NEW YORK (GenomeWeb) – A Toronto-led team has sequenced and started analyzing a draft genome for the Canadian beaver, Castor canadensis, providing a resource that's intended to aid in studies of everything from evolutionary biology to personalized medicine.
"This project was intended to accelerate the transition of genomics into mainstream biology and ultimately precision medicine, both requiring continued improvements in de novo assemblies for rare variant detection at cohort or population scales," senior author Stephen Scherer, a molecular genetics researcher with the University of Toronto and the Hospital for Sick Children, and his co-authors wrote.
Scherer and his colleagues used Pacific Biosciences sequencing and de novo assembly coupled with RNA sequencing on muscle tissue and blood leukocyte cells to characterize genomic features in a captive-bred beaver named Ward that was born in Quebec and currently lives at the Toronto Zoo. Their work was reported in the journal G3: Genes, Genomes, Genetics late last week.
Results from another effort — the Oregon State University-led Beaver Sequencing Project — were presented at the Plant and Animal Genomes meeting in San Diego this weekend. In the abstract for that study, the researchers noted that they combined Illumina sequencing and assembly of a 4 billion base beaver genome, sequencing and assembly of transcriptome data generated for 17 different beaver tissues, and a phylogenetic analysis of the Canadian beaver in relation to 19 other species.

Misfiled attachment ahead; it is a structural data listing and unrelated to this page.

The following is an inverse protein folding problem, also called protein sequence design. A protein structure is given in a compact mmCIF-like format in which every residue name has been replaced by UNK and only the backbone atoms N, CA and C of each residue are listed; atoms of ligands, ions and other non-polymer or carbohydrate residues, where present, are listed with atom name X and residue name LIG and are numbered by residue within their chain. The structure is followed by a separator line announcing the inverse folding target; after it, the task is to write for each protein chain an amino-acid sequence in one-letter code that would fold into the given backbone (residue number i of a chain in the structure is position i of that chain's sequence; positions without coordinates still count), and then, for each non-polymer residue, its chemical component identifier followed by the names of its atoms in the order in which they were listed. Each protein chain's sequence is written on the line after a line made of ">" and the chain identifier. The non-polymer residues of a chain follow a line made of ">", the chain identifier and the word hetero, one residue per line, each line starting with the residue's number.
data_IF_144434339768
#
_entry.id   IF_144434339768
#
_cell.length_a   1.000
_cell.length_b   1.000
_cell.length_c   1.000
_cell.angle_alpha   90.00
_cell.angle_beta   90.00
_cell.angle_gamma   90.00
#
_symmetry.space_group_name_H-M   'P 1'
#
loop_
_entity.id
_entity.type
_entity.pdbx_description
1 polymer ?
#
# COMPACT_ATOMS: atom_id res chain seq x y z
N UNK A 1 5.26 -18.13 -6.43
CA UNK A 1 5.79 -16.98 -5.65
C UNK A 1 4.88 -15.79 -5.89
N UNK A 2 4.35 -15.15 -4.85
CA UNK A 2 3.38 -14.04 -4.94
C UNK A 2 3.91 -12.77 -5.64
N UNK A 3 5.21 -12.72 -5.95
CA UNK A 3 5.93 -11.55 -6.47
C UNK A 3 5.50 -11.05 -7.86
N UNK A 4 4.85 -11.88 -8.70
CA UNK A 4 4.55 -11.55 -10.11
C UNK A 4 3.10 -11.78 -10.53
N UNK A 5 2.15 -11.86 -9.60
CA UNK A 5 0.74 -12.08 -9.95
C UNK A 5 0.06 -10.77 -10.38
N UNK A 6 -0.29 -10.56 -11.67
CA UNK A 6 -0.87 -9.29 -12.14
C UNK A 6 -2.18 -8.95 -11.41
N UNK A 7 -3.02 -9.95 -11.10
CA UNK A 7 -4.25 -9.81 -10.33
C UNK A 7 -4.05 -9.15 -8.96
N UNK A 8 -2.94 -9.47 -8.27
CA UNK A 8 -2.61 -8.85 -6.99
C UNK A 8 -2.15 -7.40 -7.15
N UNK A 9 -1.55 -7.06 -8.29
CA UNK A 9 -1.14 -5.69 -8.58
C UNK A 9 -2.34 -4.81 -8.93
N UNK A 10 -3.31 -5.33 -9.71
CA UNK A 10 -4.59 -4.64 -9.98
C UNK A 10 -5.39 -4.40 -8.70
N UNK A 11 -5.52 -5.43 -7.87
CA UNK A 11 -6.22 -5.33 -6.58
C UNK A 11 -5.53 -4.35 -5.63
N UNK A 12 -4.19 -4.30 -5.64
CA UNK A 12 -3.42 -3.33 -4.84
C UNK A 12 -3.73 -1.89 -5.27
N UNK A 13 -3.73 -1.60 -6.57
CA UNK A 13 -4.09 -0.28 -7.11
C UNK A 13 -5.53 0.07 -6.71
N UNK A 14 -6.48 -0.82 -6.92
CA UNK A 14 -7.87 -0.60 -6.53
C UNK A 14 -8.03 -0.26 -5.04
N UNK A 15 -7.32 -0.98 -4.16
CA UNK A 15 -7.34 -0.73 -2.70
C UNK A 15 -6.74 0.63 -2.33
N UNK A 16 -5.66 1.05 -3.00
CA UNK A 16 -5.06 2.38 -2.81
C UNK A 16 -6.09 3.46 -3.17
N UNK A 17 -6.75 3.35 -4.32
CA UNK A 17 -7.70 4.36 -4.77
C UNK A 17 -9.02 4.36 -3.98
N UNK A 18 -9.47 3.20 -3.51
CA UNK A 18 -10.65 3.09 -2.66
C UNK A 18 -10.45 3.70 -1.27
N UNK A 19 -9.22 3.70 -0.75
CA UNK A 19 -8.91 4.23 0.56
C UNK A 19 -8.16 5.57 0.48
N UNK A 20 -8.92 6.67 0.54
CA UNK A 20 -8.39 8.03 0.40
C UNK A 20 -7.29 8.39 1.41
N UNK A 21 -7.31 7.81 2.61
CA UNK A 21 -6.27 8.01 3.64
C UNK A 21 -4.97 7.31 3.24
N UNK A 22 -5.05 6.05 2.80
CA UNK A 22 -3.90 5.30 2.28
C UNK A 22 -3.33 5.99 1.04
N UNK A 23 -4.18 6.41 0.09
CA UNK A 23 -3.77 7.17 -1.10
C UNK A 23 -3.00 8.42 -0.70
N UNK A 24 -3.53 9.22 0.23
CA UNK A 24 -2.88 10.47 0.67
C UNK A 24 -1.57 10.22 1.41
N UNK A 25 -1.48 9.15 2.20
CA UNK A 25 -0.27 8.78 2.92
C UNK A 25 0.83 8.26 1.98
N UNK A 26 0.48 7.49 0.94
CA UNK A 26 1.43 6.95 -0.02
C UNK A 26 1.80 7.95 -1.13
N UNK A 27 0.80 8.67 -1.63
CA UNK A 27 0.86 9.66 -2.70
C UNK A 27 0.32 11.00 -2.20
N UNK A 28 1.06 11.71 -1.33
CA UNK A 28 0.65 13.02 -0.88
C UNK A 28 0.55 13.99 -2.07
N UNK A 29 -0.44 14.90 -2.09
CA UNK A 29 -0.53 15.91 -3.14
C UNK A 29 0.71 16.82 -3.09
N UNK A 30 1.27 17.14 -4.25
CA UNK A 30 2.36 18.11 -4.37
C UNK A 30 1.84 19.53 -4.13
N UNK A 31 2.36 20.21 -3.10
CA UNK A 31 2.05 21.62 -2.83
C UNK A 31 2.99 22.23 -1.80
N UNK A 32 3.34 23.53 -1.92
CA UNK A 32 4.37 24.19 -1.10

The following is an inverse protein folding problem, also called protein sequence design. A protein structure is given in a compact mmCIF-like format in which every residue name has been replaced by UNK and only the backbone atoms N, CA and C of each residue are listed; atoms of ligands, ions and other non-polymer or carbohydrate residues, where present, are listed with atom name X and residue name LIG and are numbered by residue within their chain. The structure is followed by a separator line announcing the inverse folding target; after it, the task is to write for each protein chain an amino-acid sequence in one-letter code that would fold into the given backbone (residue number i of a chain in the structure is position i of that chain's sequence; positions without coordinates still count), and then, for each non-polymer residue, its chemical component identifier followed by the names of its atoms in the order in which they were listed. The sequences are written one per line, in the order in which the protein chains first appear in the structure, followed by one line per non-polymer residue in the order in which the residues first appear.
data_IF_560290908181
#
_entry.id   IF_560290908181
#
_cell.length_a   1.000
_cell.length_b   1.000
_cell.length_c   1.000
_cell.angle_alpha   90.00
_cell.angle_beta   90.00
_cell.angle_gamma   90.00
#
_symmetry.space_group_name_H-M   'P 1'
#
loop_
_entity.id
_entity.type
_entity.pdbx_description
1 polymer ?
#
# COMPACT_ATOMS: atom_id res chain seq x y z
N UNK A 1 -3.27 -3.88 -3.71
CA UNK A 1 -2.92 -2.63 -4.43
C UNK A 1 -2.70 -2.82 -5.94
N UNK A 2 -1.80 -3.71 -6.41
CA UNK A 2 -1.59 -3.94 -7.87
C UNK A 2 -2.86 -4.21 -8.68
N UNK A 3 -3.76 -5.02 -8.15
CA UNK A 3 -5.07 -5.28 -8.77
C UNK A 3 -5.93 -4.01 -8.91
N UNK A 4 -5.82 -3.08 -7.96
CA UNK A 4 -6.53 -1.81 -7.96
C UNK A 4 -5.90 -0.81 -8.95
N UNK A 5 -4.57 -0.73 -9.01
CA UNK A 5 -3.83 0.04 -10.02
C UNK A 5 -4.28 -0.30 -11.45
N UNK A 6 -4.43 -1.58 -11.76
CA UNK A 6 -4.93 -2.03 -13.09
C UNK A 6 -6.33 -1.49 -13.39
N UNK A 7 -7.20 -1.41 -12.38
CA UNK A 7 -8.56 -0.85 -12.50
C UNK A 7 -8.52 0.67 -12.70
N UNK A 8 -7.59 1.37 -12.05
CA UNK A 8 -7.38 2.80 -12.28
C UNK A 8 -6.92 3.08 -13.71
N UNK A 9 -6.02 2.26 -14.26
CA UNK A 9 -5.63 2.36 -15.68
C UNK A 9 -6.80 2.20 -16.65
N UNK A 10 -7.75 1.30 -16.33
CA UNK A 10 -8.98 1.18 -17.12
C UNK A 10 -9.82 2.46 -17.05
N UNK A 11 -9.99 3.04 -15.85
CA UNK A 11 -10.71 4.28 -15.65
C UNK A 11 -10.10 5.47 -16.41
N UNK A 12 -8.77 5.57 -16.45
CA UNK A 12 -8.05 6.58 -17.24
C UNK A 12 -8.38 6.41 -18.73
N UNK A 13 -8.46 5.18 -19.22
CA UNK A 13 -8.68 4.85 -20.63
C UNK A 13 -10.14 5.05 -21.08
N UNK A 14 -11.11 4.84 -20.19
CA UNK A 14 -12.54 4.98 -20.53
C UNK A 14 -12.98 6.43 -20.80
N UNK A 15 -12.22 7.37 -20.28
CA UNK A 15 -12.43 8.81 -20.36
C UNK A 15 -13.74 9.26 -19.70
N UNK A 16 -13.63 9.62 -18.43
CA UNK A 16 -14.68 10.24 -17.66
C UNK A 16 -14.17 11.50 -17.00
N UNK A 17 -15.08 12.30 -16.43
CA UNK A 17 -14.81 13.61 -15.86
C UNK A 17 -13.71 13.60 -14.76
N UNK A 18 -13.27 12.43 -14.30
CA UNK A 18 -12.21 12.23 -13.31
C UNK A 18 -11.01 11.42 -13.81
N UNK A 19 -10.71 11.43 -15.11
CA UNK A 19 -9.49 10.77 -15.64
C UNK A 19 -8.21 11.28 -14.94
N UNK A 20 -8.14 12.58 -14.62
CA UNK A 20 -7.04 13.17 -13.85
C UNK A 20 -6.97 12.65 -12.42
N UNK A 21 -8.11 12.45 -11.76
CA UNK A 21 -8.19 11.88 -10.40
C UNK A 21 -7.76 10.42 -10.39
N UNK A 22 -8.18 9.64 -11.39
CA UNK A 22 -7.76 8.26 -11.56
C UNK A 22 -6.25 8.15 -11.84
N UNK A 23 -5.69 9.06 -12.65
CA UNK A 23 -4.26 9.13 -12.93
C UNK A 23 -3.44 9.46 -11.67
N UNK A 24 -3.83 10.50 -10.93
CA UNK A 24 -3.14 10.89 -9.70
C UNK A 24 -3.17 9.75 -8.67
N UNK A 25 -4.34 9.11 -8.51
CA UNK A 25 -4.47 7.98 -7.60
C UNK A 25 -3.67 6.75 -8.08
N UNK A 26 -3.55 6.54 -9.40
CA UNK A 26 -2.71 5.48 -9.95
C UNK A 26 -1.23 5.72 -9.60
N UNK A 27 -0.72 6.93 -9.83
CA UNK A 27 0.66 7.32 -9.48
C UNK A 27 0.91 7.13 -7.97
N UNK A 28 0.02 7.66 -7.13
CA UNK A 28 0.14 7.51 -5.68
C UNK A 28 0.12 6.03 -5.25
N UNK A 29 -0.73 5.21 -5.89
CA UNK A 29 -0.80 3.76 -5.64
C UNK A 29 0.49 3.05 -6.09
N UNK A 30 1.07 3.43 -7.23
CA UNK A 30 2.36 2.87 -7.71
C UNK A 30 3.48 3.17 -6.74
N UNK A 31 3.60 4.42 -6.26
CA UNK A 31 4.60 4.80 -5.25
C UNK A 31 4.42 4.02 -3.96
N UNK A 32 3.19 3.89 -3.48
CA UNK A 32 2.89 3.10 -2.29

North America's largest rodent, the beaver has long been a source of ecological and economic interest. As Scherer and his colleagues explained, the animal "is an iconic national symbol" in Canada, in part because trade in pelts and other beaver products "was the economic engine that drove early British and French colonial expansion, leading to the founding of Canada."
For its newly published genome study, that team tackled beaver genomic DNA with single-molecule real-time sequencing on the PacBio RSII SMRT, plucking mitochondrial sequences from the mix to put together an almost 17,000 base mitochondrial genome.
En route to the final, 2.7 billion base de novo genome assembly, meanwhile, the researchers incorporated short read genomic sequence data generated with the Illumina HiSeq X instrument. They also compared the genome with transcriptomes produced by sequencing RNA from leukocyte cells in fresh blood samples and from muscle tissues in frozen beaver tissues from the Royal Ontario Museum collection with the Illumina HiSequation 2500 instrument.
Along with analyses of the assembly itself, the team began annotating the genome, identifying repeat sequences and protein-coding genes resembling those implicated in human diseases, rodent dentition, and other processes.
The researchers noted that further studies of the beaver genome may help in untangling the beaver's history in North America and its influence on both the environment and human population movements.